There is a phenomenon that happens when looking at a schematic of floor plan. Immediately one adheres to a set capacity of space in which to move and exist. One is made implicit in a language set by minimal symbols and visual queues. This subtle yet instantaneous adherence to structure, is a key motivation in my investigative practice and is, as I see it, a pivotal element in understanding the experience of moving through spaces as a person of color. More specifically, I investigate how the languages of my past conflict, almost constantly, with the languages of an imminent present. I often use the same observations to reconcile an unwilling departure from my small childhood neighborhood on the westside of Chicago. Noam Chomsky writes “Language is like a bell. It sounds and it means[...] It is merely a series of distractions in the air [...] When language gongs, it comes in contact with the mind.” It is my belief that we are never truly removed from the languages of our makings and are constantly seeking to communicate stories through the lenses of our origins. I find this especially true when considering the intricacies of the African American Vernacular(AAVE). There are subtle implications that allude to state of being. Said state is one quintessential to the AAVE because it lends itself to the nature of being cyclical and indefinite. The phrase “I be going in”, for instance, is a delicate contradiction of potential (future tense) and what is expected (present tense). Through a series of GIFs, animated shorts, woven tapestries and photographs, I investigate the memory associations that fuel the very languages we use to navigate through memory and the present.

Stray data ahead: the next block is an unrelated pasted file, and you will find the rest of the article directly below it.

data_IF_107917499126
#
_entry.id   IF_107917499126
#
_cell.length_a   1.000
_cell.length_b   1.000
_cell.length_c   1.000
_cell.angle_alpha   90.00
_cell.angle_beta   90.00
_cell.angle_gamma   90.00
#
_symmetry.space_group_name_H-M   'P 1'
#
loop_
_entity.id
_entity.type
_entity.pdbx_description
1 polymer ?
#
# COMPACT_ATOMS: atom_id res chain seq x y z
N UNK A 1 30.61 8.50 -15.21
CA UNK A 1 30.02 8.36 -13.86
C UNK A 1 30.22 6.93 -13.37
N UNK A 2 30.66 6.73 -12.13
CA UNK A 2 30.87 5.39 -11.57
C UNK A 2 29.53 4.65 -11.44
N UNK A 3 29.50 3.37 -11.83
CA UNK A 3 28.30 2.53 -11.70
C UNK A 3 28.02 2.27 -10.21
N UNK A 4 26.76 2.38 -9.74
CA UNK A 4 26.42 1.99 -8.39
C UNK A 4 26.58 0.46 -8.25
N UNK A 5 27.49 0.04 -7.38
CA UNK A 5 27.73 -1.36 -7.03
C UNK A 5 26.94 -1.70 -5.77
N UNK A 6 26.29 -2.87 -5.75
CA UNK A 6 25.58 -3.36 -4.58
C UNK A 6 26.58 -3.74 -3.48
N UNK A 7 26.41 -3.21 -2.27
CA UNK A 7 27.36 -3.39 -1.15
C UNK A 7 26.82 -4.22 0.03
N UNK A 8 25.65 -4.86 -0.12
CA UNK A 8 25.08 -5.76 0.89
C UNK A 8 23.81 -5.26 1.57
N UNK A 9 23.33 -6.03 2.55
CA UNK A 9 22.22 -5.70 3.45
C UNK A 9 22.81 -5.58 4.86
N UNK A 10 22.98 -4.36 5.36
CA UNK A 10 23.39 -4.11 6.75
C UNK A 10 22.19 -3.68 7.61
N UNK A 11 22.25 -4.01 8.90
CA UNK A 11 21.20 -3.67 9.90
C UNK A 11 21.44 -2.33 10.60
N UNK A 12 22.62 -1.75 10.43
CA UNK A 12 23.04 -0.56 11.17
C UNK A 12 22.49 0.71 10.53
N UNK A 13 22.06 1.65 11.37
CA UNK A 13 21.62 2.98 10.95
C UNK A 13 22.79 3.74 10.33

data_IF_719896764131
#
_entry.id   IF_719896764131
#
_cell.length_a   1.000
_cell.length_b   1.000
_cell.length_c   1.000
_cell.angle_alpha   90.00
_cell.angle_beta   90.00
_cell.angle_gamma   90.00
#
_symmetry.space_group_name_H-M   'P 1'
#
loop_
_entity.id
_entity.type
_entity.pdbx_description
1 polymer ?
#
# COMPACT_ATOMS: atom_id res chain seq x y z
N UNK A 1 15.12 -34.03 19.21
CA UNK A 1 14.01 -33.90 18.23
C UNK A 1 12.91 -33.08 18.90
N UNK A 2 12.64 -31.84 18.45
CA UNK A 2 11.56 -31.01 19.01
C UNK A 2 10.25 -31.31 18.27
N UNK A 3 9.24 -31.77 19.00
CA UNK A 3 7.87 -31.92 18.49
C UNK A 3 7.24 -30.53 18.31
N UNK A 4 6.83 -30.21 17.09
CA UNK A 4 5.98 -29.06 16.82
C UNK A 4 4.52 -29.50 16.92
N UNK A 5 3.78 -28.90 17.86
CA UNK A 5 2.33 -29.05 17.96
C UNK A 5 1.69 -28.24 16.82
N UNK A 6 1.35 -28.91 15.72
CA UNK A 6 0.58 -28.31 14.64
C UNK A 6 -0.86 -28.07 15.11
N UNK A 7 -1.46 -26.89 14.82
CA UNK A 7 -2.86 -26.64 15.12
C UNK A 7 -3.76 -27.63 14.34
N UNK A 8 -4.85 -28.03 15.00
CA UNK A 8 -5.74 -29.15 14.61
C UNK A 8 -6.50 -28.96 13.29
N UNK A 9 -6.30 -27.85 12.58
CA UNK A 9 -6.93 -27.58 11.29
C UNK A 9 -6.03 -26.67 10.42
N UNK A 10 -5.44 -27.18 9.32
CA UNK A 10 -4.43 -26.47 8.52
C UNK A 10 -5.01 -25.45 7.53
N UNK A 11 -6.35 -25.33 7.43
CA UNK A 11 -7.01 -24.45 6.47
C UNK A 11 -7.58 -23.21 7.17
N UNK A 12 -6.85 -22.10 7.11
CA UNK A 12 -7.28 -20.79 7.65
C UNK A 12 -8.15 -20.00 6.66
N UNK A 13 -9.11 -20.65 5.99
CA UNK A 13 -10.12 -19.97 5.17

Tavia David is an artist from Chicago Illinois.